The Perl and Raku Foundation is thrilled to announce that the FOSDEM organising team has accepted our proposal to set up a DevRoom on Saturday, February 3rd 2024. It has been quite a few years since the last Perl DevRoom at FOSDEM. Historically, they have always been well attended and packed.

Time for an Update

Since last time, a lot has happened, and TPRF is excited to help create this venue for sharing news with developers from Europe and across the globe. Many FOSDEM visitors have a background using Perl, but may have missed out on recent developments. Larry Wall himself was a guest speaker at FOSDEM in 2015 to announce Perl 6, which was later renamed to Raku. Much has happened since then, and there is lots to share!


TPRF would like to offer contributors to Perl, Raku, their ecosystems and modules, or any other FOSS projects the opportunity to participate at this exciting annual event in Brussels. The TPRF-FOSDEM organisers are specifically looking for anyone with a compelling story to share about their Open Source project that has a strong background in Raku or Perl.

Do you have something fascinating or new to share with the Perl and Raku communities?

Then do not hesitate to submit your presentation proposal. Visit the FOSDEM 2024 Pretalx website and fill in the form. There is a limited availability for speakers to give a 20 minute engaging presentation.

Deadline for submissions is December 1st, 2023.


FOSDEM is a two day, free event for software developers to meet, share ideas, and collaborate. Every year, thousands of developers of free and open source software from all over the world gather at this annual event in Brussels.

FOSDEM 2024 will take place on Saturday 3 and Sunday 4 February 2024. It will be an in-person event at the ULB Solbosch Campus, Brussels, Belgium, Europe.

FOSDEM 2024 website

About The Perl and Raku Foundation

TPRF is dedicated to the advancement of the Perl and Raku programming languages, through open discussions, collaboration, design, and code. The Perl and Raku Foundation's desire is to build a strong, healthy and sustainable language ecosystem and community. The TPRF grant programs help fund development of open source projects to benefit Perl, Raku and the broader community. The foundation helps to sponsor many events, worldwide, each year. Open source development depends on events like FOSDEM, which allow developers to come together in person and share ideas, code, and have fun.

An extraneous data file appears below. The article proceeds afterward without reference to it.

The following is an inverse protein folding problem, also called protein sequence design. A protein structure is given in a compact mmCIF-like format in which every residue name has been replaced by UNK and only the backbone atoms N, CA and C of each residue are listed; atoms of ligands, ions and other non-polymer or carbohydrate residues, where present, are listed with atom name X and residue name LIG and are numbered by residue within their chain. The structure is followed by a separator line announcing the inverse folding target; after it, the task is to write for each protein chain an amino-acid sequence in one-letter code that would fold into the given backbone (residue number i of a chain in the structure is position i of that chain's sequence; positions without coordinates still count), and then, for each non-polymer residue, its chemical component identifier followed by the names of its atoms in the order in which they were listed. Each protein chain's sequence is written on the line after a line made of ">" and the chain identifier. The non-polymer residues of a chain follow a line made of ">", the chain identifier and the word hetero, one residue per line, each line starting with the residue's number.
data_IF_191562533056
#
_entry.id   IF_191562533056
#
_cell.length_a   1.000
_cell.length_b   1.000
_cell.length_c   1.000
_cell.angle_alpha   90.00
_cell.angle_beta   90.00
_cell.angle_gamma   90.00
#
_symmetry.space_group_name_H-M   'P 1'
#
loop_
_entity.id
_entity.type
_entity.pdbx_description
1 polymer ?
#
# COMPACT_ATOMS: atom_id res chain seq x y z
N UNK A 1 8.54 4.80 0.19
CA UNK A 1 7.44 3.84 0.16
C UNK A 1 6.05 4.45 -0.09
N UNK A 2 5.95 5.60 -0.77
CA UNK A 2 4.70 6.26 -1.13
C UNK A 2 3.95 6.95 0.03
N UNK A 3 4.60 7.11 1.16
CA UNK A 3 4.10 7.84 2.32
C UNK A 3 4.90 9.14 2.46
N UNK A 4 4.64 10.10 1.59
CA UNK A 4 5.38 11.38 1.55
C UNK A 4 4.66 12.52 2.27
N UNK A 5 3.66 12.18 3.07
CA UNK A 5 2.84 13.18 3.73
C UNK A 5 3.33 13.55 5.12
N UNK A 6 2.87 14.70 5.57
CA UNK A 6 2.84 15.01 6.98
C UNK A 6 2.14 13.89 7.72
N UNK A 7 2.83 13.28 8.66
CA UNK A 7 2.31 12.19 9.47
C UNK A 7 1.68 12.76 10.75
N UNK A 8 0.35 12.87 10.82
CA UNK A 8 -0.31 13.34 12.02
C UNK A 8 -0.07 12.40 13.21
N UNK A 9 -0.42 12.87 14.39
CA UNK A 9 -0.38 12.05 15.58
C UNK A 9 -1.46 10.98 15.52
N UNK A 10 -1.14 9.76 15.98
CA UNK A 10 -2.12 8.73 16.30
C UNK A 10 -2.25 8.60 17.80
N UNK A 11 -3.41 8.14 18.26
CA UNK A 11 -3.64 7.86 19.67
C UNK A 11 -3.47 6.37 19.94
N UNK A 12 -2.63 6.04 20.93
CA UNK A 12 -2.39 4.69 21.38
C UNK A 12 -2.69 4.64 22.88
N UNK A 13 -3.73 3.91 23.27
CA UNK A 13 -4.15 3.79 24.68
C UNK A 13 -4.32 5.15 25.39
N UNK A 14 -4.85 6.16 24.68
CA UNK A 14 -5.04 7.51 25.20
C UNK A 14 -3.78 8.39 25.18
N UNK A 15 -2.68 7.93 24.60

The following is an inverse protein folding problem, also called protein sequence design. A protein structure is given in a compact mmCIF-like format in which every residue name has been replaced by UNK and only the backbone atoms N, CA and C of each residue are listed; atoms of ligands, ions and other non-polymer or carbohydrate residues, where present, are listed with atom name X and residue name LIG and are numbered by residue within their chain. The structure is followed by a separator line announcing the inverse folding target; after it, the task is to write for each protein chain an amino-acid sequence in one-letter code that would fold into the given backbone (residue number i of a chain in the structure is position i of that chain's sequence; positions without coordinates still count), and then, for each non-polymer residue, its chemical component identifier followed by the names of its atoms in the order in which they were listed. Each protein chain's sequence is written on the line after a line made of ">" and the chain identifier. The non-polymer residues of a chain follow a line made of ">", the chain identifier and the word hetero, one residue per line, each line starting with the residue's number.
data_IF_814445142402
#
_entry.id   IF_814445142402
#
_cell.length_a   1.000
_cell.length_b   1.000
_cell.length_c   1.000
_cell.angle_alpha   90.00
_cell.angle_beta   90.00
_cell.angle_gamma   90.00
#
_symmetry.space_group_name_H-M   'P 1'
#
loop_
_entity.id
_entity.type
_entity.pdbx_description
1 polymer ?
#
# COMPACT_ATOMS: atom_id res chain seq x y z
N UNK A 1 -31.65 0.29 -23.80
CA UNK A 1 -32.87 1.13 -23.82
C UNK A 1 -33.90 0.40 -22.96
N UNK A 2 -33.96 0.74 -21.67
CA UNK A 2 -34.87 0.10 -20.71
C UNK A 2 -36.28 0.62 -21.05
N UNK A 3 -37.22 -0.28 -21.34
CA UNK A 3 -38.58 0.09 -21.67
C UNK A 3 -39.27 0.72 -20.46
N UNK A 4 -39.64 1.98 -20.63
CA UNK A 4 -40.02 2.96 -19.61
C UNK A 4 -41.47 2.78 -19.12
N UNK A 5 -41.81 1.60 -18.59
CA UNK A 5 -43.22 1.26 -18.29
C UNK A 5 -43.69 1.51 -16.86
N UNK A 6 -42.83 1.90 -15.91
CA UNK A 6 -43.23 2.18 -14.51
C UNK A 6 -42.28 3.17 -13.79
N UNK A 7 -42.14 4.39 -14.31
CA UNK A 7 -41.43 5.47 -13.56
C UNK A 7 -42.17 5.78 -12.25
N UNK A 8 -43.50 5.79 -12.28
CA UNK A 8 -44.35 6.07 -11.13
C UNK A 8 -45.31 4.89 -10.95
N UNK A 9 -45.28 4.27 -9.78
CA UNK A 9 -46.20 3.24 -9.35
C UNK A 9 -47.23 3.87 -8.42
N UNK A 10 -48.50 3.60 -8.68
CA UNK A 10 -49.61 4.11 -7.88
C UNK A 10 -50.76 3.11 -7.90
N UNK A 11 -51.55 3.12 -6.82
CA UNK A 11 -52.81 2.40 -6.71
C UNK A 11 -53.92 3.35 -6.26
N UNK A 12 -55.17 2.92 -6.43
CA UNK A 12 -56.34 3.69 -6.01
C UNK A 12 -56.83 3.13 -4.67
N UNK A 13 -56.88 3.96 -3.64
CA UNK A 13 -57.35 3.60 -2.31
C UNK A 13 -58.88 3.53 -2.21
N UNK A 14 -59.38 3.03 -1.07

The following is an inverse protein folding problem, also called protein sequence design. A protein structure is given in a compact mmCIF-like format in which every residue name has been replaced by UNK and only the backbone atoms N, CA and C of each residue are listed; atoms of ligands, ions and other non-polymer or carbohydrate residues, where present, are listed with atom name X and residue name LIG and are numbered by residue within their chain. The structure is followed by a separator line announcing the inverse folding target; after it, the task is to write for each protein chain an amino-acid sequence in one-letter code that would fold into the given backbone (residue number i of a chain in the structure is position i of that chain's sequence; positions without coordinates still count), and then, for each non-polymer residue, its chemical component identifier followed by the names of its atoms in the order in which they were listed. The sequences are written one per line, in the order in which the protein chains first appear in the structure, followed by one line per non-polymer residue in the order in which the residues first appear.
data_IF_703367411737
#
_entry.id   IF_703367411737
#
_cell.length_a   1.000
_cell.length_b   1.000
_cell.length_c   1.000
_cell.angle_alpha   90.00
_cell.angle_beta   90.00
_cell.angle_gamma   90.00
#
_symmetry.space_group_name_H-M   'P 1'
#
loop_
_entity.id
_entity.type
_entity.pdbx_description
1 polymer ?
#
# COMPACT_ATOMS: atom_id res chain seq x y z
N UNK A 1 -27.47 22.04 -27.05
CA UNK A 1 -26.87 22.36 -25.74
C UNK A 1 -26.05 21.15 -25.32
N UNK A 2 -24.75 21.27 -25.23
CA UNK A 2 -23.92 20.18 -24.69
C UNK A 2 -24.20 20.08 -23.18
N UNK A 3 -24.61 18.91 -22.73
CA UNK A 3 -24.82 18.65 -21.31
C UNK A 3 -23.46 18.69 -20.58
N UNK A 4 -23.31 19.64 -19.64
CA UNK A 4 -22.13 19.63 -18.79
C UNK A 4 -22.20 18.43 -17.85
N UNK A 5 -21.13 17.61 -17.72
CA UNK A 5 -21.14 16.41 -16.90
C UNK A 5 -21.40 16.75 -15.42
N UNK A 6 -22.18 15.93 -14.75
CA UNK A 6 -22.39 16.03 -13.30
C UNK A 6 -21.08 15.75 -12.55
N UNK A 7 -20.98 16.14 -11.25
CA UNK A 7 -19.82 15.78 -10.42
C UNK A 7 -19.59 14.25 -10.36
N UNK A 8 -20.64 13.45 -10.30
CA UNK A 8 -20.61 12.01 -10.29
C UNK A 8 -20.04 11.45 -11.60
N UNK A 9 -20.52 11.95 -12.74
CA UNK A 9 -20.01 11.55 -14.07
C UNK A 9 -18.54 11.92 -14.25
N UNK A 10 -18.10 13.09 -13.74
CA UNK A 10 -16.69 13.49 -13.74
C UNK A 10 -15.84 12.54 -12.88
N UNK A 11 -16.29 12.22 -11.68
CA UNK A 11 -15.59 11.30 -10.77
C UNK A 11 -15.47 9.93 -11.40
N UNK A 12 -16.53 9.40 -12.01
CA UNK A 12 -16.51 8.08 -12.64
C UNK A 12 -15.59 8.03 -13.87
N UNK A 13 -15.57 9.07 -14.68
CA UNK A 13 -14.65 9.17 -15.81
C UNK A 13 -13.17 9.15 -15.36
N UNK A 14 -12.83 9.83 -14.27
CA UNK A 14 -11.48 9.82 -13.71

The Perl and Raku Foundation website Call for Participation Displaying Call for Participation

Missing Flips

RabbitFarm Perl

Published on Saturday 11 November 2023 21:43

The examples used here are from the weekly challenge problem statement and demonstrate the working solution.

Part 1

You are given two arrays of integers. Write a script to find out the missing members in each other arrays.


use v5.38;
use boolean;
use Data::Dump q/pp/;
sub missing_members{
    my @r;
    my($a0, $a1) = @_;
    my $missing0 = [];
    missing_members_r([@{$a0}], [@{$a1}], $missing0);
    my $missing1 = [];
    missing_members_r([@{$a1}], [@{$a0}], $missing1);
    push @r, $missing0 if @{$missing0} > 0;
    push @r, $missing1 if @{$missing1} > 0;
    return @r;

sub missing_members_r{
    my($a0, $a1, $missing, $seen) = @_;
    $seen = [] if !defined($seen);
    my $x = shift @{$a0};
    push @{$missing}, $x if missing_r($x, [@{$a1}]) && !seen_r($x, $seen); 
    push @{$seen}, $x;
    missing_members_r($a0, $a1, $missing, $seen) if @{$a0} > 0;

sub missing_r{
    my($x, $a0) = @_;
    return true if @{$a0} == 0;
        my $y = shift @{$a0};
        if($x == $y){ 
            return false;
    return missing_r($x, $a0);

sub seen_r{
    my($x, $seen) = @_;
    return false if @{$seen} == 0;
    my $y = shift @{$seen};
    if($x == $y){
        return true;
    return seen_r($x, $seen);

    my @array1 = (1, 2, 3);
    my @array2 = (2, 4, 6);
    say pp missing_members \@array1, \@array2;
    @array1 = (1, 2, 3, 3);
    @array2 = (1, 1, 2, 2);
    say pp missing_members \@array1, \@array2;

Sample Run

$ perl perl/ 
([1, 3], [4, 6])


So, yeah, this could just be a nice quick use of grep, but where is the fun in that!?!? Just looping over the arrays is not that exciting of an alternative, what other options are there? I know, how about a whole lot of recursion! That was pretty much my thought process here.

Really, all this code is doing is looping over the two arrays and looking for which elements are not contained in each. The looping, such as it is, happens recursively in missing_members_r() and missing_r(). Duplicates are possible and we avoid these, again recursively, using seen_r() rather than, say, grep or hash keys.

Part 2

You are given n x n binary matrix. Write a script to flip the given matrix as below.


use v5.38;
use Data::Dump q/pp/;
sub flip_matrix{
    return map { 
        my $row = $_;
        [map {~$_ & 1} reverse @{$row}]
    } @_;

    my @matrix = ([1, 1, 0], [1, 0, 1], [0, 0, 0]);
    say pp flip_matrix @matrix;
    @matrix = ([1, 1, 0, 0], [1, 0, 0, 1], [0, 1, 1, 1], [1, 0, 1, 0]);
    say pp flip_matrix @matrix;

Sample Run